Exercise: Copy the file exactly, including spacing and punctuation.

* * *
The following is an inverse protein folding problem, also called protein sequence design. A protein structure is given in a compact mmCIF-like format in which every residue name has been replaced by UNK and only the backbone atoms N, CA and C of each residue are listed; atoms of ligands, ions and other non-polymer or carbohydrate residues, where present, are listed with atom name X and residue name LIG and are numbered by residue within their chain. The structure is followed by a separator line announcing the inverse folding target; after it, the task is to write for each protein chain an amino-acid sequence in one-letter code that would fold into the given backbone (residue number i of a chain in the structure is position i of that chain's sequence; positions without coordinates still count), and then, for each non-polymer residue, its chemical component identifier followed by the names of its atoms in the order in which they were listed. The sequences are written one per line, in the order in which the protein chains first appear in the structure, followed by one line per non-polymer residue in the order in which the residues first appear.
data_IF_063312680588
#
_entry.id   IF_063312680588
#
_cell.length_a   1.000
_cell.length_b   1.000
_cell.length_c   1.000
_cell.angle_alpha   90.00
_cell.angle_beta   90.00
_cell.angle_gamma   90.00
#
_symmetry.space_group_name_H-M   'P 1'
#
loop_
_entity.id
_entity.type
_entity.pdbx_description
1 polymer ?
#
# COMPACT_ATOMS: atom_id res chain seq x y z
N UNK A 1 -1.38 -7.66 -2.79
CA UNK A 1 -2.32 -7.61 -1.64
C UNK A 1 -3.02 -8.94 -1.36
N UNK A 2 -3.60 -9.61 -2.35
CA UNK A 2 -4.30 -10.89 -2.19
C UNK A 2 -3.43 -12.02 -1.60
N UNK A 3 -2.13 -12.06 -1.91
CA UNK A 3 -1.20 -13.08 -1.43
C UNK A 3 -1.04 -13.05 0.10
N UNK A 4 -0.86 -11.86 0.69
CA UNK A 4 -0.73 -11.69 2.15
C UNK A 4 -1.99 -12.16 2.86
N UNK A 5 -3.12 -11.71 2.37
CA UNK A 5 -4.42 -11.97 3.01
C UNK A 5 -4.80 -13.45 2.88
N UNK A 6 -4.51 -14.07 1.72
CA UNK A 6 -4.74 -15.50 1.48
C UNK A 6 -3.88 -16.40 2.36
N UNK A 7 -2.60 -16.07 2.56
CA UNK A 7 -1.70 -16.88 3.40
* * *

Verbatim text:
The following is an inverse protein folding problem, also called protein sequence design. A protein structure is given in a compact mmCIF-like format in which every residue name has been replaced by UNK and only the backbone atoms N, CA and C of each residue are listed; atoms of ligands, ions and other non-polymer or carbohydrate residues, where present, are listed with atom name X and residue name LIG and are numbered by residue within their chain. The structure is followed by a separator line announcing the inverse folding target; after it, the task is to write for each protein chain an amino-acid sequence in one-letter code that would fold into the given backbone (residue number i of a chain in the structure is position i of that chain's sequence; positions without coordinates still count), and then, for each non-polymer residue, its chemical component identifier followed by the names of its atoms in the order in which they were listed. The sequences are written one per line, in the order in which the protein chains first appear in the structure, followed by one line per non-polymer residue in the order in which the residues first appear.
data_IF_063312680588
#
_entry.id   IF_063312680588
#
_cell.length_a   1.000
_cell.length_b   1.000
_cell.length_c   1.000
_cell.angle_alpha   90.00
_cell.angle_beta   90.00
_cell.angle_gamma   90.00
#
_symmetry.space_group_name_H-M   'P 1'
#
loop_
_entity.id
_entity.type
_entity.pdbx_description
1 polymer ?
#
# COMPACT_ATOMS: atom_id res chain seq x y z
N UNK A 1 -1.38 -7.66 -2.79
CA UNK A 1 -2.32 -7.61 -1.64
C UNK A 1 -3.02 -8.94 -1.36
N UNK A 2 -3.60 -9.61 -2.35
CA UNK A 2 -4.30 -10.89 -2.19
C UNK A 2 -3.43 -12.02 -1.60
N UNK A 3 -2.13 -12.06 -1.91
CA UNK A 3 -1.20 -13.08 -1.43
C UNK A 3 -1.04 -13.05 0.10
N UNK A 4 -0.86 -11.86 0.69
CA UNK A 4 -0.73 -11.69 2.15
C UNK A 4 -1.99 -12.16 2.86
N UNK A 5 -3.12 -11.71 2.37
CA UNK A 5 -4.42 -11.97 3.01
C UNK A 5 -4.80 -13.45 2.88
N UNK A 6 -4.51 -14.07 1.72
CA UNK A 6 -4.74 -15.50 1.48
C UNK A 6 -3.88 -16.40 2.36
N UNK A 7 -2.60 -16.07 2.56
CA UNK A 7 -1.70 -16.88 3.40